That's rich. Howard Schultz, the billionaire Starbucks mogul toying with the idea of aused the terms "people of means" and "people of wealth" in place of "billionaires" at a recent Q&A event.
The former CEO made the remarks in a discussion with journalist Andrew Ross Sorkin at a Barnes & Noble in Manhattan. Sorkin relayed a question from Anand Giridharadas, author of the book "Winners Take All: The Elite Charade of Changing the World": Did Schultz agree that billionaires have too much power in American public life?
"The moniker 'billionaire' now has become the catchphrase," said Schultz, who has an estimated net worth of $3.5 billion. "I would rephrase that and say that people of means have been able to leverage their wealth and their interest in ways that are unfair. And I think that speaks to the inequality, but it also speaks to the special interests that are paid for people of wealth and corporations who are looking for influence."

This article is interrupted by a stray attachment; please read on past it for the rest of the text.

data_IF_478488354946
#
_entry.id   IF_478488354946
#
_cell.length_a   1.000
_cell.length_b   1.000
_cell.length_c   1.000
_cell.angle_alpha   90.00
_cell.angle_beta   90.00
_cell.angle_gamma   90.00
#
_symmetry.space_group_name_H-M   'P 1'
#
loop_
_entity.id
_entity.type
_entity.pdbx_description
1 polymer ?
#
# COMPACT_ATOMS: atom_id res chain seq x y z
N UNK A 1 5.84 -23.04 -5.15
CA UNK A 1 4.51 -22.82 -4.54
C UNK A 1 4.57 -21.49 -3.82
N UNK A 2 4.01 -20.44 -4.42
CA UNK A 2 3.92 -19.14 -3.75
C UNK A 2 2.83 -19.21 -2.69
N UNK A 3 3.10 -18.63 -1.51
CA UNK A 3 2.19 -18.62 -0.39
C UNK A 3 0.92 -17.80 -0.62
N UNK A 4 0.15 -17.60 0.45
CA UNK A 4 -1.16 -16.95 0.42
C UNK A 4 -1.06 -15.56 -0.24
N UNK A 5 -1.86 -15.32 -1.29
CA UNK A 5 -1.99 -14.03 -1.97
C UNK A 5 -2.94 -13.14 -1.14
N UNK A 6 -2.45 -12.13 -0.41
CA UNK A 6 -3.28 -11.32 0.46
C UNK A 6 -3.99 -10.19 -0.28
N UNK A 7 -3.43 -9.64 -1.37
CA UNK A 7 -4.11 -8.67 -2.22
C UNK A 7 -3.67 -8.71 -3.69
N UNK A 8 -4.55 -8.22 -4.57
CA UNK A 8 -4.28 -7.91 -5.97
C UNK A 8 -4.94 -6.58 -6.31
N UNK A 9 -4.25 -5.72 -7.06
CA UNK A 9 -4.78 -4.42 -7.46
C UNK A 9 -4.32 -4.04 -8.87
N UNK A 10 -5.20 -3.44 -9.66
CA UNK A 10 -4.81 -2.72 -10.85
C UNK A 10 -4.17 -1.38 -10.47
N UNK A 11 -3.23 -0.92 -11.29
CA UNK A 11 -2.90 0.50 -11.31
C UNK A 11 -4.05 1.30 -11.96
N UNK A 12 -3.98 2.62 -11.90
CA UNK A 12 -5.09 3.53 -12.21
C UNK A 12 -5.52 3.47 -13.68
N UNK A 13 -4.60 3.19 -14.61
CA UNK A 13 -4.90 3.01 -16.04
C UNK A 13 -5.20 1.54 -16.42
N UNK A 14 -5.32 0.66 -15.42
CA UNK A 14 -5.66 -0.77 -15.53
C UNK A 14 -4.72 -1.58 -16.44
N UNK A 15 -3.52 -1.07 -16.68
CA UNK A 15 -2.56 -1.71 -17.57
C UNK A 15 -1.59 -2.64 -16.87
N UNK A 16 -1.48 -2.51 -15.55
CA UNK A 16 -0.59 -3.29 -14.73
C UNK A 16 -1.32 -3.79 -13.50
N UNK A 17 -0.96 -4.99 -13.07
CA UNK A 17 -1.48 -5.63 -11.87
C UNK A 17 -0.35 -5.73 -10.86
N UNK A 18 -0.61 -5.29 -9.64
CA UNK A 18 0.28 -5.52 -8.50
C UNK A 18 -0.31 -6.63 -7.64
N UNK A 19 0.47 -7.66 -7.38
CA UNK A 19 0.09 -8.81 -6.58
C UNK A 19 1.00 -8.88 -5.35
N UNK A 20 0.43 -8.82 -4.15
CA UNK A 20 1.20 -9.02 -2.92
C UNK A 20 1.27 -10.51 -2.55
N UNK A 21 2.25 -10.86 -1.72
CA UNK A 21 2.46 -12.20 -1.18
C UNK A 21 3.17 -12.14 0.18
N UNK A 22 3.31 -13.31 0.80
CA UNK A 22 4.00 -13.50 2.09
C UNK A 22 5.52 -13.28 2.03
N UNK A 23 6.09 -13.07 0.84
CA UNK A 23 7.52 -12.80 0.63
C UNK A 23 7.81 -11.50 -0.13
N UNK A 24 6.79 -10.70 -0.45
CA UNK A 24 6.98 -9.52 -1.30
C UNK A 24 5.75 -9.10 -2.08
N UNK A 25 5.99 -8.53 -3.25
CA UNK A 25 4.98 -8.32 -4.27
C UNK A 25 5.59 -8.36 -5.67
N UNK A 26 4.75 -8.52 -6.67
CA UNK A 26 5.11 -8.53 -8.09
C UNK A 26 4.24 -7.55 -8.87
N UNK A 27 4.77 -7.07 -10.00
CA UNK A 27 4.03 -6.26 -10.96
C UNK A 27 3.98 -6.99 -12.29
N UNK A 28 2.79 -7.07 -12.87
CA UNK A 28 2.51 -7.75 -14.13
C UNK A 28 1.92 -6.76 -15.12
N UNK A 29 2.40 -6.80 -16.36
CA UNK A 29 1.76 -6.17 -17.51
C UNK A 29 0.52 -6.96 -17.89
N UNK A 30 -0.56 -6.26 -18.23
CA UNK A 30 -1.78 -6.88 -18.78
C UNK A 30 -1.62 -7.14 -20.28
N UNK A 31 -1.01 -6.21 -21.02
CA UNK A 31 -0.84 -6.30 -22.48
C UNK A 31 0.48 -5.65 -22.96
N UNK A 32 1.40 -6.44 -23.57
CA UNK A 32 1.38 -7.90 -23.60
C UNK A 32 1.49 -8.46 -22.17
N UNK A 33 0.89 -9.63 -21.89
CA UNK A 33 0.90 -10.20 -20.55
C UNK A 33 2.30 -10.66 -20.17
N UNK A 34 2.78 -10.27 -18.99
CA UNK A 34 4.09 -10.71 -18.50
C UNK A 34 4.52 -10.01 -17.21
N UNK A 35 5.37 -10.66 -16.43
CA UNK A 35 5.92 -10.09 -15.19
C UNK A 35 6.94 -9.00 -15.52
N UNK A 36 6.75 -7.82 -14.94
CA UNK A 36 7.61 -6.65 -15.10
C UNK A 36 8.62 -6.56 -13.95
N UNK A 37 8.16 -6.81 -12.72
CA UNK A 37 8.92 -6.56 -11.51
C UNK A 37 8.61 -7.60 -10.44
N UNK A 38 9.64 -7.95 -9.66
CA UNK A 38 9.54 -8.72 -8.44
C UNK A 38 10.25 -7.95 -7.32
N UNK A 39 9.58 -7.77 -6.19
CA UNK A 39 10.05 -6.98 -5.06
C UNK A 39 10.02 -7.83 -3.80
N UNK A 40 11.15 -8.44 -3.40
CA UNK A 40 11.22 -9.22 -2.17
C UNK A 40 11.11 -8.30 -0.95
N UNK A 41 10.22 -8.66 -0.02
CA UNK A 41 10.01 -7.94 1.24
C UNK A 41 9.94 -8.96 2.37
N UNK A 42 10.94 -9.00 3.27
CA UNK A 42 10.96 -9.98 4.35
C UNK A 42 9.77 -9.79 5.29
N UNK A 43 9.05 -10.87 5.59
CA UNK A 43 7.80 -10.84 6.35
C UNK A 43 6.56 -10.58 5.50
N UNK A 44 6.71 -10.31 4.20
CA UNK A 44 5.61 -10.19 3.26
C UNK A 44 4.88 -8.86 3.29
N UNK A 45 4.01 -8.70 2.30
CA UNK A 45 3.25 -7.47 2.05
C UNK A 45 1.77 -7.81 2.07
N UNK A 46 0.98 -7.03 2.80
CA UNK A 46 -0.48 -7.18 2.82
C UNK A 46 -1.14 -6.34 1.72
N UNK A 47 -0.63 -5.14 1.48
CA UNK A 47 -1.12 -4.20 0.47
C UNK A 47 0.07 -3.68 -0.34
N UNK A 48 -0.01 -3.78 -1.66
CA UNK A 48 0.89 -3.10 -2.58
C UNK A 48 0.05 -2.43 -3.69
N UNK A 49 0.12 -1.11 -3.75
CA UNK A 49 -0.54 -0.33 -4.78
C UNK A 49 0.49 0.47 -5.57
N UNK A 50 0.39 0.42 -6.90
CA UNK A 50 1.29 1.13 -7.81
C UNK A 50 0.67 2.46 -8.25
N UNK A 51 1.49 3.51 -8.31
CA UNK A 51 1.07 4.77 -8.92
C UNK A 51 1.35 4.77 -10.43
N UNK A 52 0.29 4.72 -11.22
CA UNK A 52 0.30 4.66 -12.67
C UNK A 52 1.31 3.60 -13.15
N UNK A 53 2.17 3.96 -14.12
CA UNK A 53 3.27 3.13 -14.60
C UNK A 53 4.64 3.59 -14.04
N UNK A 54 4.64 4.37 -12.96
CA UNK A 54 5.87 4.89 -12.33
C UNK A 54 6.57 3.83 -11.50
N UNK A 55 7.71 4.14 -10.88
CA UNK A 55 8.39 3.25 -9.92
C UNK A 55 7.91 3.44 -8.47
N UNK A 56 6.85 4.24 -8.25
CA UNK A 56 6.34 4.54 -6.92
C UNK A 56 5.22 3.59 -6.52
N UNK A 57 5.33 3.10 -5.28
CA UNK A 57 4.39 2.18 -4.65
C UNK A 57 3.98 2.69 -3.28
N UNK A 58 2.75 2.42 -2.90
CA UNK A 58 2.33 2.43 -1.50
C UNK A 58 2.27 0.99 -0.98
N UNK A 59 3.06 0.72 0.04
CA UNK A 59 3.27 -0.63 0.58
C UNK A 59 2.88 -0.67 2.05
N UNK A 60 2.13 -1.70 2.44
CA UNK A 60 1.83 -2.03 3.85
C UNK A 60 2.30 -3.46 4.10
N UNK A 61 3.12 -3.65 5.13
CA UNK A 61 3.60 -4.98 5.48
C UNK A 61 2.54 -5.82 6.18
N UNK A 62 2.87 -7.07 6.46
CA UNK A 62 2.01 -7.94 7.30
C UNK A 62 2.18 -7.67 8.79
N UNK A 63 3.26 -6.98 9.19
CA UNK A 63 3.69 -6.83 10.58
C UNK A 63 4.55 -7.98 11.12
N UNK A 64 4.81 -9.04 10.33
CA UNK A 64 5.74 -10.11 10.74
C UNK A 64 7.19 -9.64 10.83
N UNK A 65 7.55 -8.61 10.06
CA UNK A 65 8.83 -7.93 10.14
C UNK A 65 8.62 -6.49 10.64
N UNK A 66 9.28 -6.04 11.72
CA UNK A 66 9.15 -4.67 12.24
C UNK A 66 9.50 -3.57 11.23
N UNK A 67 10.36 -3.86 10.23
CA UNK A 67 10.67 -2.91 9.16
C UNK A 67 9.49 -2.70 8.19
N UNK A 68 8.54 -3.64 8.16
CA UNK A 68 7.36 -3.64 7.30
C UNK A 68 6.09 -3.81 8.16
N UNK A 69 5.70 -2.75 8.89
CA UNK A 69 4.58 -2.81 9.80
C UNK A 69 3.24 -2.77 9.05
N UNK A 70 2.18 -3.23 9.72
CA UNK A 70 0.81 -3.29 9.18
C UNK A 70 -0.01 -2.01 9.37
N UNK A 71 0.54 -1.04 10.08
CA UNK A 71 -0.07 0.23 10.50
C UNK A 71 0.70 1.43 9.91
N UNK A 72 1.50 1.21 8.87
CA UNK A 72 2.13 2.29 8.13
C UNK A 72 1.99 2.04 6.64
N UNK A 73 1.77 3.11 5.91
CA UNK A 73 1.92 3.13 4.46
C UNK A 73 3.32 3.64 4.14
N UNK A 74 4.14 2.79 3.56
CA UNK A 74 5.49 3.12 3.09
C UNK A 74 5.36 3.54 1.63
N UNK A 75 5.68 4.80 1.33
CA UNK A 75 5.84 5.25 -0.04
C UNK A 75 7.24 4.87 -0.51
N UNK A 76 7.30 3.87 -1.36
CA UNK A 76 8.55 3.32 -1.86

Schultz added that, if he moves ahead with an independent 2020 run, he would not be "in bed" with any political party or special interest group.
Schultz spoke with Sorkin on January 28, the day after he announced he was thinking about a presidential campaign on CBS'But his comments went under the radar until Giridharadas tweeted a video of them last night.
"You haven't lived until you've seen Howard Schultz's facial muscles react when @andrewrsorkin asks, on my behalf, if billionaires have too much power in American life," the author wrote.
Democrats have by shouting: "Don't help elect Trump, you egotistical billionaire [expletive]!"of a Schultz campaign, warning that he could be a spoiler who would lead to President Trump winning another term. Some voters have also been clear that they don't want another business billionaire going for the White House. During the same Q&A with Sorkin, a heckler interrupted